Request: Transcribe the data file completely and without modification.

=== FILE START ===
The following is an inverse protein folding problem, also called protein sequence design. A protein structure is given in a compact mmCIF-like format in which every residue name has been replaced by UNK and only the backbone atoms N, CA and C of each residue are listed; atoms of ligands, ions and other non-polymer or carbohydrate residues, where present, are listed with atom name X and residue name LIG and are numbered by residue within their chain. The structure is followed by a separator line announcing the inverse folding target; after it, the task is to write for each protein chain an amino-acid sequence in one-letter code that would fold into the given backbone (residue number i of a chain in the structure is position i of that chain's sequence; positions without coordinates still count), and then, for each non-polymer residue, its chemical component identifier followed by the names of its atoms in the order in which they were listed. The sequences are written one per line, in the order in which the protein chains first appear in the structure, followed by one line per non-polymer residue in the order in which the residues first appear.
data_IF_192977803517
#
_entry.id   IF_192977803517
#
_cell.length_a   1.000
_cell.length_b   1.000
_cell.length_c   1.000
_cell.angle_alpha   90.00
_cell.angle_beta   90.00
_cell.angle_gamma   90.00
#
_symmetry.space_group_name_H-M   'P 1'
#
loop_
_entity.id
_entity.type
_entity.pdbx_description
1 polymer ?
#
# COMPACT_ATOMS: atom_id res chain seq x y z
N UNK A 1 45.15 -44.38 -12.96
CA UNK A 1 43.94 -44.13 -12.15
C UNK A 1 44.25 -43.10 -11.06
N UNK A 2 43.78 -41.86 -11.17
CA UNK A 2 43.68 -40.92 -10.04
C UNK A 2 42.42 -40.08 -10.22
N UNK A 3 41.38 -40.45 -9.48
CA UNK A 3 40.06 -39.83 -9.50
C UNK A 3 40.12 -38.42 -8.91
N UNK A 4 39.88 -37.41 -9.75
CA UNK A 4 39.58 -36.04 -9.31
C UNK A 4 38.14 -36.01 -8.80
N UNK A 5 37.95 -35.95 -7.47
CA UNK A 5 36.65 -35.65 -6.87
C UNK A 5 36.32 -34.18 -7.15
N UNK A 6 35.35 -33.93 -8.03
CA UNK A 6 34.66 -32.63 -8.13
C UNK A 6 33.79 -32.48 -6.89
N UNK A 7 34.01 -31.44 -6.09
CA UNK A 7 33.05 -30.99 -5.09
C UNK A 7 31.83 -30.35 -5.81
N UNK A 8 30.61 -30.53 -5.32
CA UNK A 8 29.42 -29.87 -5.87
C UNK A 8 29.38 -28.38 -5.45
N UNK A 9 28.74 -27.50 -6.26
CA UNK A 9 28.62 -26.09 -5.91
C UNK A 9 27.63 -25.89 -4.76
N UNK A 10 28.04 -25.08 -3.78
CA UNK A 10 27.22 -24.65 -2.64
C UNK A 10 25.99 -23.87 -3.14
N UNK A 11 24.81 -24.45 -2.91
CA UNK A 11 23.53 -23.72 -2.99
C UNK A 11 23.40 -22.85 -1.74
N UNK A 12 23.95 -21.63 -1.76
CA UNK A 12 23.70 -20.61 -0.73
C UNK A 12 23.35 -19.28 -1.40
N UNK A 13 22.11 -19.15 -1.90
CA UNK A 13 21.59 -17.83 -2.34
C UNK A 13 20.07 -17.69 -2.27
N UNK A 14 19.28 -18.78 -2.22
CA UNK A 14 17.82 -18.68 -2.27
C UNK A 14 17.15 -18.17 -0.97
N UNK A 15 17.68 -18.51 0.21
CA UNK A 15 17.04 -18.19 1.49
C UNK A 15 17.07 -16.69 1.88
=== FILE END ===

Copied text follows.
The following is an inverse protein folding problem, also called protein sequence design. A protein structure is given in a compact mmCIF-like format in which every residue name has been replaced by UNK and only the backbone atoms N, CA and C of each residue are listed; atoms of ligands, ions and other non-polymer or carbohydrate residues, where present, are listed with atom name X and residue name LIG and are numbered by residue within their chain. The structure is followed by a separator line announcing the inverse folding target; after it, the task is to write for each protein chain an amino-acid sequence in one-letter code that would fold into the given backbone (residue number i of a chain in the structure is position i of that chain's sequence; positions without coordinates still count), and then, for each non-polymer residue, its chemical component identifier followed by the names of its atoms in the order in which they were listed. The sequences are written one per line, in the order in which the protein chains first appear in the structure, followed by one line per non-polymer residue in the order in which the residues first appear.
data_IF_192977803517
#
_entry.id   IF_192977803517
#
_cell.length_a   1.000
_cell.length_b   1.000
_cell.length_c   1.000
_cell.angle_alpha   90.00
_cell.angle_beta   90.00
_cell.angle_gamma   90.00
#
_symmetry.space_group_name_H-M   'P 1'
#
loop_
_entity.id
_entity.type
_entity.pdbx_description
1 polymer ?
#
# COMPACT_ATOMS: atom_id res chain seq x y z
N UNK A 1 45.15 -44.38 -12.96
CA UNK A 1 43.94 -44.13 -12.15
C UNK A 1 44.25 -43.10 -11.06
N UNK A 2 43.78 -41.86 -11.17
CA UNK A 2 43.68 -40.92 -10.04
C UNK A 2 42.42 -40.08 -10.22
N UNK A 3 41.38 -40.45 -9.48
CA UNK A 3 40.06 -39.83 -9.50
C UNK A 3 40.12 -38.42 -8.91
N UNK A 4 39.88 -37.41 -9.75
CA UNK A 4 39.58 -36.04 -9.31
C UNK A 4 38.14 -36.01 -8.80
N UNK A 5 37.95 -35.95 -7.47
CA UNK A 5 36.65 -35.65 -6.87
C UNK A 5 36.32 -34.18 -7.15
N UNK A 6 35.35 -33.93 -8.03
CA UNK A 6 34.66 -32.63 -8.13
C UNK A 6 33.79 -32.48 -6.89
N UNK A 7 34.01 -31.44 -6.09
CA UNK A 7 33.05 -30.99 -5.09
C UNK A 7 31.83 -30.35 -5.81
N UNK A 8 30.61 -30.53 -5.32
CA UNK A 8 29.42 -29.87 -5.87
C UNK A 8 29.38 -28.38 -5.45
N UNK A 9 28.74 -27.50 -6.26
CA UNK A 9 28.62 -26.09 -5.91
C UNK A 9 27.63 -25.89 -4.76
N UNK A 10 28.04 -25.08 -3.78
CA UNK A 10 27.22 -24.65 -2.64
C UNK A 10 25.99 -23.87 -3.14
N UNK A 11 24.81 -24.45 -2.91
CA UNK A 11 23.53 -23.72 -2.99
C UNK A 11 23.40 -22.85 -1.74
N UNK A 12 23.95 -21.63 -1.76
CA UNK A 12 23.70 -20.61 -0.73
C UNK A 12 23.35 -19.28 -1.40
N UNK A 13 22.11 -19.15 -1.90
CA UNK A 13 21.59 -17.83 -2.34
C UNK A 13 20.07 -17.69 -2.27
N UNK A 14 19.28 -18.78 -2.22
CA UNK A 14 17.82 -18.68 -2.27
C UNK A 14 17.15 -18.17 -0.97
N UNK A 15 17.68 -18.51 0.21
CA UNK A 15 17.04 -18.19 1.49
C UNK A 15 17.07 -16.69 1.88